These days I run mostly to stay out ahead of depression.  I don’t suffer from it.  I simply stride over it and keep going.  What I regret are those times I let the gravity and darkness keep me planted on the couch when I could get out and provide for myself some free and proven therapy.
I can say with authority that a strict regimen of anarchistic exercise will keep you happy and sane.  While there is definitely the danger of taking it too far (because I am an obsessive personality) it seems as if I have better balance than I did when I was younger.  It seems as if I have enough control to keep my proprioceptive pursuits from becoming destructive.
It was a year ago December 16 when Shane responded to me in a discussion about writing:
"My advice to you is, write as though you don't give a damn if anyone ever approves of your work or not."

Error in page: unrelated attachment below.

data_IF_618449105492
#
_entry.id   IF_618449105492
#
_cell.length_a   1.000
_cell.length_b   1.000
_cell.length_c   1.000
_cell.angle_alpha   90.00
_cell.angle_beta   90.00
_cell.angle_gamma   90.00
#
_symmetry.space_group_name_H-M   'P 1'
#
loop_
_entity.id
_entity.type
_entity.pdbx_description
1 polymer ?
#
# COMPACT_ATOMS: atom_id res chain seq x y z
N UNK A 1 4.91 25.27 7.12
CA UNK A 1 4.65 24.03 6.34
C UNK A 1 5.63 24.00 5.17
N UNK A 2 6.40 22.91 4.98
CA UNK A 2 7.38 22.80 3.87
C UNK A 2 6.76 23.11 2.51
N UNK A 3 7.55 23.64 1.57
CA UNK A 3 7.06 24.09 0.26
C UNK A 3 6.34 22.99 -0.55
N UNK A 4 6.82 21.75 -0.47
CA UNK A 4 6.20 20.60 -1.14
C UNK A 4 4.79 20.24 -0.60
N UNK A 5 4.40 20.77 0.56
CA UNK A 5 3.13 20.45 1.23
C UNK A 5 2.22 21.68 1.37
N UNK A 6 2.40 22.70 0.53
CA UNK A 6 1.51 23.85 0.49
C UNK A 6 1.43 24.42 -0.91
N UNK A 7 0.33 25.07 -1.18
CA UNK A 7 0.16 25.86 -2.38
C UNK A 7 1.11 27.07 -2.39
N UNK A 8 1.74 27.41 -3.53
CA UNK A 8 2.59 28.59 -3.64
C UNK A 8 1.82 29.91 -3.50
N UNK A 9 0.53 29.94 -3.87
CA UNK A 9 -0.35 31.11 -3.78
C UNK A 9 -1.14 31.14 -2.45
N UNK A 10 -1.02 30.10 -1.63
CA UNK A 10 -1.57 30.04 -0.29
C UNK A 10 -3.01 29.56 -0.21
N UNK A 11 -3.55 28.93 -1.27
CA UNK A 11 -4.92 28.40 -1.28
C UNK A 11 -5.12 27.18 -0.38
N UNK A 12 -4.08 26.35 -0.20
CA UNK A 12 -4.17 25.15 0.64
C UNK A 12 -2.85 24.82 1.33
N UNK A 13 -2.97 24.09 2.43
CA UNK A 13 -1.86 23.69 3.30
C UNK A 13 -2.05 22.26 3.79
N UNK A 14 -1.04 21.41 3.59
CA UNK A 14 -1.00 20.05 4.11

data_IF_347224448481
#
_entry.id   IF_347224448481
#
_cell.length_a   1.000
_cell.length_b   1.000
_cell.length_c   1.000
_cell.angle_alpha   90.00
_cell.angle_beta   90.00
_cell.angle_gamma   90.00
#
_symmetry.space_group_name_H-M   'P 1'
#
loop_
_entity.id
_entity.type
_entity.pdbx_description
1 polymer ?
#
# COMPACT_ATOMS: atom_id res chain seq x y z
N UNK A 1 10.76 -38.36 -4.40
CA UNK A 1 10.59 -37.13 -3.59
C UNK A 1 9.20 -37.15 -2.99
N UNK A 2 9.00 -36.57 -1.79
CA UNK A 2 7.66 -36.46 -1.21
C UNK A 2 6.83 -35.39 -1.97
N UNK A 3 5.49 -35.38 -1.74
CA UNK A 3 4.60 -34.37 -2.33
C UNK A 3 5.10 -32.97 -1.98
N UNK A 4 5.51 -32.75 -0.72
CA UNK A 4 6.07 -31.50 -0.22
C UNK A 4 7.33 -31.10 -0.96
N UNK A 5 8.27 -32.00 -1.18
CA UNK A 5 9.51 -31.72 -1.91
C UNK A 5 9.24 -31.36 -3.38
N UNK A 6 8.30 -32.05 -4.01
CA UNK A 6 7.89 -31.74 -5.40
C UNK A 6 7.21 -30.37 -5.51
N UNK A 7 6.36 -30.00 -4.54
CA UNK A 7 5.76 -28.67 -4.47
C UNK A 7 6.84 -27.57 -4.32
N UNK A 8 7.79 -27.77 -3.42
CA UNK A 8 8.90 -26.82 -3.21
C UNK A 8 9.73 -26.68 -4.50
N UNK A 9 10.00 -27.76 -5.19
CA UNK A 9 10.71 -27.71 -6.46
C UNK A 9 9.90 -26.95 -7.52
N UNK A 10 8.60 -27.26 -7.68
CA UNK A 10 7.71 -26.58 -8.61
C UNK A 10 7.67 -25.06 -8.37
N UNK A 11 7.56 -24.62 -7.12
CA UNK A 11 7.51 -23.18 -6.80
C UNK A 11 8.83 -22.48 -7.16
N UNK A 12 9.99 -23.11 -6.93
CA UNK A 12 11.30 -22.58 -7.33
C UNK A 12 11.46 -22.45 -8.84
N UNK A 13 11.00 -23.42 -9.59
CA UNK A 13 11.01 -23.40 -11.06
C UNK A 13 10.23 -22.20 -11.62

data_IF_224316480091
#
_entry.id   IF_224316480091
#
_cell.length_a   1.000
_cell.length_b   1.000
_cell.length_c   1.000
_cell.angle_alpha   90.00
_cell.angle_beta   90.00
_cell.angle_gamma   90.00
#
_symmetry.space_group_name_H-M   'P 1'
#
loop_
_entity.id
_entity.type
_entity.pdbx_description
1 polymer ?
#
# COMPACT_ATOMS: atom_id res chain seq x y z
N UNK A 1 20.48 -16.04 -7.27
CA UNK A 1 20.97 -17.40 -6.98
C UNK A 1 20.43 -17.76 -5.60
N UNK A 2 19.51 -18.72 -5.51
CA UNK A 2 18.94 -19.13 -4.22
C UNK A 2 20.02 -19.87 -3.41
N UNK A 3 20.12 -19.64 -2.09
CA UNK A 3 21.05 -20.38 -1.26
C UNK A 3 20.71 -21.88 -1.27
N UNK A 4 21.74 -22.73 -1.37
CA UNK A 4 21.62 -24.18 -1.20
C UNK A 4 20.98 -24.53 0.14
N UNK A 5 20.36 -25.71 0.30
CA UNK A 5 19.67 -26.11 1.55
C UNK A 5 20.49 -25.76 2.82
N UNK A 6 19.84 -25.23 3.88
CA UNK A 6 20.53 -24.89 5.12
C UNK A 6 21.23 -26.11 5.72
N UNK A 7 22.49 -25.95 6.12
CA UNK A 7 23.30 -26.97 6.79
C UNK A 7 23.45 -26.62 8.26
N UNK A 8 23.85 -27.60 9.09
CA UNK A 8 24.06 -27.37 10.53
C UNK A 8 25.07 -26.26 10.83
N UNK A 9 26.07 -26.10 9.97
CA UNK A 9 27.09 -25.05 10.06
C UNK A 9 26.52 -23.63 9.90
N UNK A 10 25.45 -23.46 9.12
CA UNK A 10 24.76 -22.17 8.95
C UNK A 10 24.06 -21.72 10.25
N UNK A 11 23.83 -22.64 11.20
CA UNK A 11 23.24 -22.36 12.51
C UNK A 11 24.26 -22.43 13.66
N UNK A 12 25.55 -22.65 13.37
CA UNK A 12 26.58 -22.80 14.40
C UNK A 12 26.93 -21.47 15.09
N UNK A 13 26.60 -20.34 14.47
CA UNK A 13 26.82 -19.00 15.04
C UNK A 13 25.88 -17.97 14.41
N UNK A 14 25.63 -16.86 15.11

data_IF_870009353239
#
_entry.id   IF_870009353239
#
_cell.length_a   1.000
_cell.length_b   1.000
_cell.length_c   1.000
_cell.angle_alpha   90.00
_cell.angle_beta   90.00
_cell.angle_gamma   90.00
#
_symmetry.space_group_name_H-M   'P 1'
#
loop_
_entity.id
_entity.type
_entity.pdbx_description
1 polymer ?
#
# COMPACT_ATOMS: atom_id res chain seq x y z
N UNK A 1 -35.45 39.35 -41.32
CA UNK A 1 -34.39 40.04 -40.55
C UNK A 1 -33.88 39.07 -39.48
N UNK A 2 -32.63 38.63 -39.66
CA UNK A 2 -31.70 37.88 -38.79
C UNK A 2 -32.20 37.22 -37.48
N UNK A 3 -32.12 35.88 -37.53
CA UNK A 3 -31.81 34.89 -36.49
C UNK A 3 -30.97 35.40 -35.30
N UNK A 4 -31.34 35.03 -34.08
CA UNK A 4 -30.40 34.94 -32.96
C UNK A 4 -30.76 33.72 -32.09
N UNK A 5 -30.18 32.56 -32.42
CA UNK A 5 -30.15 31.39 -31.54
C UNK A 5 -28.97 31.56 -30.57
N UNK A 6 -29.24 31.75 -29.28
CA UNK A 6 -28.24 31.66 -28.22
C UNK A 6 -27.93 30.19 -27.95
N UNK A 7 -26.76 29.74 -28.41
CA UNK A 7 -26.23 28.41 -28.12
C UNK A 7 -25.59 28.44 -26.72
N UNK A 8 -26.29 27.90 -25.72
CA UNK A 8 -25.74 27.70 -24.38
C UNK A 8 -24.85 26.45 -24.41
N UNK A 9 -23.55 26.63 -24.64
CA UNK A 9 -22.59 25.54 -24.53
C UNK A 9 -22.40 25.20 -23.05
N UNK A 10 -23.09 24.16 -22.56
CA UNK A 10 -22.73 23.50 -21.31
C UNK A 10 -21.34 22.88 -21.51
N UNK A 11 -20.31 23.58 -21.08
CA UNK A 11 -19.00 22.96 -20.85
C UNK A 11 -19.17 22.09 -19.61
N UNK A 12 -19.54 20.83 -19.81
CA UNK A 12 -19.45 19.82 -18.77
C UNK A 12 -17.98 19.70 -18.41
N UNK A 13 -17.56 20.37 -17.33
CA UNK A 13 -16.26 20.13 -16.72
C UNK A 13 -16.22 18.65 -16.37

This past year that became my silent mantra.  It may not appear as a visible thread in what I've written here, but that advice has resulted in a rough draft I think I'm going to be proud of...though I may have to publish it under a pseudonym.
Shane was dead within a week of our discussion.  He had given me a piece to read that was full-on self-destruction and pain.  I believed it to be simply artistic expression.  I didn't realize he had been acting the story out and maybe he was telling me how things really were for him.  There are times I ponder the sparse conversations we had in the twenty years since we'd really known each other--like brothers we were close--and wonder what I might have heard if I'd been listening.